and that way we will only see debug messages for ip packet and ospf events on this particular link and not everyone else which massively reduces the risk of crushing your router

in order to disable the condition you need to put an exact syntax

debug1

Before you issue this do not forget to undebug other active debug beforehand unless you wander what if ? 🙂

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11 – TFTP SERVER AND TFTP CLIENT AND IOS COPY

Just like with point number 3 – COPY IOS BETWEEN ROUTERS there is another way to copy an IOS from the remote device. When we’re in the office we usually have some sort of tftp server installed on our PCs , laptops and use it to move files back and forth. Another way you can do this if you want to pull an IOS for example from R1 and push it into R2 flash is :

Let’s say R2 is our TFTP Server

R2(config)#tftp-server flash:c3745-advipservicesk9-mz.124-25d.bin

Let’s test :

R1#copy tftp://172.16.10.2/c3745-adventerprisek9-mz.124-12.bin flash:
Destination filename [c3745-adventerprisek9-mz.124-12.bin]?
Erase flash: before copying? [confirm]
Erasing the flash filesystem will remove all files! Continue? [confirm]
Erasing device… eeeeeeeeeeeeeeeeeeeeeeeeeeeeeeeeeeeeeeeeeeeeeeeeeeeeeeeeeeeeeeeeeeee …erased
Erase of flash: complete
Loading tftp://172.16.10.2/c3745-adventerprisek9-mz.124-12.bin !!!!!!!!!!!!!!!!!!!!!!!!!!!!!!

All working ! 🙂

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12 – REMOTE SHELL

This one is a really cool trick which allows to view configuration of the remote device so let’s say we’re sitting on R1 and would like to view a configuration of R2’s fastethernet interface without logging onto R2 of course

R1(config)#ip rcmd remote-username R2CISCO

R2(config)#ip rcmd rcp-enable
R2(config)#ip rcmd rsh-enable
R2(config)#ip rcmd remote-host R2 172.16.10.1 R1 enable
R2(config)#ip rcmd remote-host R2CISCO 172.16.10.1 R1 enable

and test :

rsh

Fun stuff ! 🙂

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13 – KRON in other words how to schedule for something to occur

Let’s say we want R1 to save its running config to a remote TFTP server daily at 08:00. TFTP is running on your PC and it’s address is 172.16.10.200

R1(config)#kron occurrence SAVEDAILY at 8:00 recurring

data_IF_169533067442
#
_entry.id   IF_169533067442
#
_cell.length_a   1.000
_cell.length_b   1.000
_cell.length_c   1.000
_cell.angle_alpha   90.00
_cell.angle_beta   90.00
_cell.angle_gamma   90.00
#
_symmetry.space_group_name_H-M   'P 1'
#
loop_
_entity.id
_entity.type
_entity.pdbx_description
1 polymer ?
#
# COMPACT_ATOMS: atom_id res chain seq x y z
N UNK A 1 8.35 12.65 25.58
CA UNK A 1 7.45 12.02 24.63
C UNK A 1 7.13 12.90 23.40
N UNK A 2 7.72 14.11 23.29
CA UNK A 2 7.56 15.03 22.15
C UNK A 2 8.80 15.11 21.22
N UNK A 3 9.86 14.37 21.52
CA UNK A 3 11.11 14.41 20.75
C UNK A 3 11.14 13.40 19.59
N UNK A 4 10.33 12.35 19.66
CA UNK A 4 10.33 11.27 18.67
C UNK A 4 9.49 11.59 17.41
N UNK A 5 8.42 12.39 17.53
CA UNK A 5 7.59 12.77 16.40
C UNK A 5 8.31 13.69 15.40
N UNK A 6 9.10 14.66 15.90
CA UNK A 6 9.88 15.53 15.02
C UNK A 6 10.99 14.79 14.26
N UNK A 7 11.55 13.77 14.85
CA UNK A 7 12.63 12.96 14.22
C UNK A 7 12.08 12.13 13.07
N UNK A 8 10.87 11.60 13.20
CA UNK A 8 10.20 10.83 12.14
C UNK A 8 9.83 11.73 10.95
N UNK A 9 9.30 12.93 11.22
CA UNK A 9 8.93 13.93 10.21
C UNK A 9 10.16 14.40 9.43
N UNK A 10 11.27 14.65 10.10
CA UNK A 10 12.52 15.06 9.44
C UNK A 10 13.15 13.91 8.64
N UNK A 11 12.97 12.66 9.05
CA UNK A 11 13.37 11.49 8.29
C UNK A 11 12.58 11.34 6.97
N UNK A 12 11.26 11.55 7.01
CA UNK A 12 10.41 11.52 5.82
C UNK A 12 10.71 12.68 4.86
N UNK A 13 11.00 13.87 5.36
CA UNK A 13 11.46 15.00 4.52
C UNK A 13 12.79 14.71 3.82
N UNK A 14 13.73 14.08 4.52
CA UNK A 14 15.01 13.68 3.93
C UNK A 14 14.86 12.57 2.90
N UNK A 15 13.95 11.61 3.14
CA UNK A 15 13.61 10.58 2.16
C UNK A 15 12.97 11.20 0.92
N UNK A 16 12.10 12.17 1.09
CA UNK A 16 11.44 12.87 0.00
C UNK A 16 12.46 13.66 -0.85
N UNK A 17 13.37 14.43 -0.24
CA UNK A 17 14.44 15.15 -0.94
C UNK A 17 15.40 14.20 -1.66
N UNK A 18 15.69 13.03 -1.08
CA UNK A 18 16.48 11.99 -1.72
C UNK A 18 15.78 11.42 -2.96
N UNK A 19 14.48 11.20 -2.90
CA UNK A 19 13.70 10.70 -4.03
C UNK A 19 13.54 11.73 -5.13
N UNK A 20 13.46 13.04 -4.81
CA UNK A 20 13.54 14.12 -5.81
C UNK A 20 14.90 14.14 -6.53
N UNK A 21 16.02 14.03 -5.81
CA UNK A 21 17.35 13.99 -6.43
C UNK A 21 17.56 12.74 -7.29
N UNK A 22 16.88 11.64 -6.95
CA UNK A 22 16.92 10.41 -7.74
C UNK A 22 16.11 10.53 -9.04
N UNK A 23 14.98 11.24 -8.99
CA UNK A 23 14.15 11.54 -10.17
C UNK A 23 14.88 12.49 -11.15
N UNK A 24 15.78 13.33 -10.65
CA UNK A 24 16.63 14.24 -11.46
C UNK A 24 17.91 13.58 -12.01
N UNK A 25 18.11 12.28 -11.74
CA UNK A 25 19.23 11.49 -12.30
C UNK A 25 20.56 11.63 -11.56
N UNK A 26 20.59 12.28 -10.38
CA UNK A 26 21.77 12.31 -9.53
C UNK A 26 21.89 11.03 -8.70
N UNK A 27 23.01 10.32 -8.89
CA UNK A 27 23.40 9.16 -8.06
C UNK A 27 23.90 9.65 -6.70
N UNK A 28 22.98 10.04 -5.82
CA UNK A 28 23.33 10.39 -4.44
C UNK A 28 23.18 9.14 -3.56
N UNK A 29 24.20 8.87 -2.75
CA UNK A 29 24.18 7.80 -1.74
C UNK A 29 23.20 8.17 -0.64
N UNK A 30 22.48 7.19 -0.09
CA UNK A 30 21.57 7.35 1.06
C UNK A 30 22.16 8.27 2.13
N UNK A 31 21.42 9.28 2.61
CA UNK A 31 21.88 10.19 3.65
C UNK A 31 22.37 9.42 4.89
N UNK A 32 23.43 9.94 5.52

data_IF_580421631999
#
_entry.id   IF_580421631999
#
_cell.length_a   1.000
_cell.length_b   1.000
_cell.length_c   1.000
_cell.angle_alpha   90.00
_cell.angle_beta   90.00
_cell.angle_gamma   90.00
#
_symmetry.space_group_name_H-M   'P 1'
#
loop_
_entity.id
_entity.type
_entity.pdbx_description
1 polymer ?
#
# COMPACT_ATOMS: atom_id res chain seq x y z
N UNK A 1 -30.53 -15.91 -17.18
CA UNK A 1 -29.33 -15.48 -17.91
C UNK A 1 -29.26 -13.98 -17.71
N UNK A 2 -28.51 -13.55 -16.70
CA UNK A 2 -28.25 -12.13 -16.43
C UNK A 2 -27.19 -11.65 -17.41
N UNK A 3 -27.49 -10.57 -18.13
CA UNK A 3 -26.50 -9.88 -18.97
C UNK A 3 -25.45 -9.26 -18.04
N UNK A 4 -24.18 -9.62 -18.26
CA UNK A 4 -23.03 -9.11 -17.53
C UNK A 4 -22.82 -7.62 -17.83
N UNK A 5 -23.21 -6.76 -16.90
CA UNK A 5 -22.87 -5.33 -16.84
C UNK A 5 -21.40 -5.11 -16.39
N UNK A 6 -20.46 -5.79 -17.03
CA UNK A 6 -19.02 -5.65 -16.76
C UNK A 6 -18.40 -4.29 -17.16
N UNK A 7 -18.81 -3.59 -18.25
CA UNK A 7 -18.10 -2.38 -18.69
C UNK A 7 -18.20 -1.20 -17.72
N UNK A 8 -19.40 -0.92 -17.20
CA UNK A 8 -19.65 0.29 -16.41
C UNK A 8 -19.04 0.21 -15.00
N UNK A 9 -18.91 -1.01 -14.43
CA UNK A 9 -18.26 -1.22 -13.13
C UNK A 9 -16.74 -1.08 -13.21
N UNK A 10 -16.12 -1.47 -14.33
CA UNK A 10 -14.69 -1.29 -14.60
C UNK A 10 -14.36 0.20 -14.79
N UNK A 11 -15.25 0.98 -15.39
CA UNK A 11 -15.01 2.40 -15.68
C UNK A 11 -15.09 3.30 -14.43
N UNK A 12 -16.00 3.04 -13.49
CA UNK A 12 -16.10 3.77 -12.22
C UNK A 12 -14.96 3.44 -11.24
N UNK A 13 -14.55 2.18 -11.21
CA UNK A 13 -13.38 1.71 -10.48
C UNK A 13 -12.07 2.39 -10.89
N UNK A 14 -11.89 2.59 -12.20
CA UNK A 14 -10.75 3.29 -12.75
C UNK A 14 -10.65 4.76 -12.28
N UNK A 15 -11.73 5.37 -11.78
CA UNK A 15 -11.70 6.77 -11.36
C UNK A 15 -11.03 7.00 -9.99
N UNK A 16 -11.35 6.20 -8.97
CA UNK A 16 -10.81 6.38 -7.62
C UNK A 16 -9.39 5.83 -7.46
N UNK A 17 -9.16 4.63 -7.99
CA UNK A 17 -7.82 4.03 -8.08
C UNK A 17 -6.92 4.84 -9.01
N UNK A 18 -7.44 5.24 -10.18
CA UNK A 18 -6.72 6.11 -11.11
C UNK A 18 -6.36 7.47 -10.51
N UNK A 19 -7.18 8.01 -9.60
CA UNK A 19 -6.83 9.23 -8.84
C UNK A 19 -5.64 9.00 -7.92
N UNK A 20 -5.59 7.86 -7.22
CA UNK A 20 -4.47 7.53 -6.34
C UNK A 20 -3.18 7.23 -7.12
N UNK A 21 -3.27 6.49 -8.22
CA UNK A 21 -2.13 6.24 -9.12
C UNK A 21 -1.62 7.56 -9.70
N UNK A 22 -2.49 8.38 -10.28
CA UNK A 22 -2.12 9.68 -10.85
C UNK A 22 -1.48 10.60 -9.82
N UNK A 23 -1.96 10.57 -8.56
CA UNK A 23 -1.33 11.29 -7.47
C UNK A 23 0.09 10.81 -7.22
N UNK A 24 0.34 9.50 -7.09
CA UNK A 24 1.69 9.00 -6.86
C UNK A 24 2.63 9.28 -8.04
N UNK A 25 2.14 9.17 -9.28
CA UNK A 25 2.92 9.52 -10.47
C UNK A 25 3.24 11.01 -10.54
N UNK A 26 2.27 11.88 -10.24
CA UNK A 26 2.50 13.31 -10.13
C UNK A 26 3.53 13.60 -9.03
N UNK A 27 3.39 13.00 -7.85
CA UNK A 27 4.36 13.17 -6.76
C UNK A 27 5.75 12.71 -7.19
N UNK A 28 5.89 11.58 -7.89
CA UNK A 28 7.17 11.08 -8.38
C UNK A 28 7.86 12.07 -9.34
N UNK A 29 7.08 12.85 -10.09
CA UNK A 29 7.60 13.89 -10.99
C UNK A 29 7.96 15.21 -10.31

R1(config-kron-occurrence)#policy-list SAVE_CONFIG
R1(config)#kron policy-list SAVE_CONFIG
R1(config-kron-policy)#cli show running-config | redirect tftp://172.16.10.200/r1-config

R1 will now be saving its running config onto your PC which has got a TFTP server installed and the file will be called r1-config

This is something really fun test on GNS3. Connect R1 to a could , create Microsoft loopback on your PC , give it 172.16.10.200 ip address or any other and connect it with the Cloud , install any TFTP server on your PC , set clock between R1 and your PC so it matches on both and see what happens 🙂

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Like I said most of these if not all you’d probably to use on your production network but in my opinion it is good to know !

I will add some more fun stuff as soon as I’ve discovered something which requires attention !

 

Enjoy !

Tom

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About ccie4all
Hello, and welcome to the first post of my CCIE blog This blog has got one simple goal and that is to improve our skills in Cisco Networking field so we can become best engineers on a job market. Wordpress Blog https://ccie4all.wordpress.com/ information about the changes made to Gns3 BGP , MPLS and R&S CCIE labs. In order to access and download all provided materials and receive important updates from Gns3 BGP , MPLS and R&S CCIE labs under GNS3 tab in the main header please go ahead and subscribe to https://ccie4all.wordpress.com/ ! All other posts have not been affected and can be accessed at any given time. Enjoy ! Tom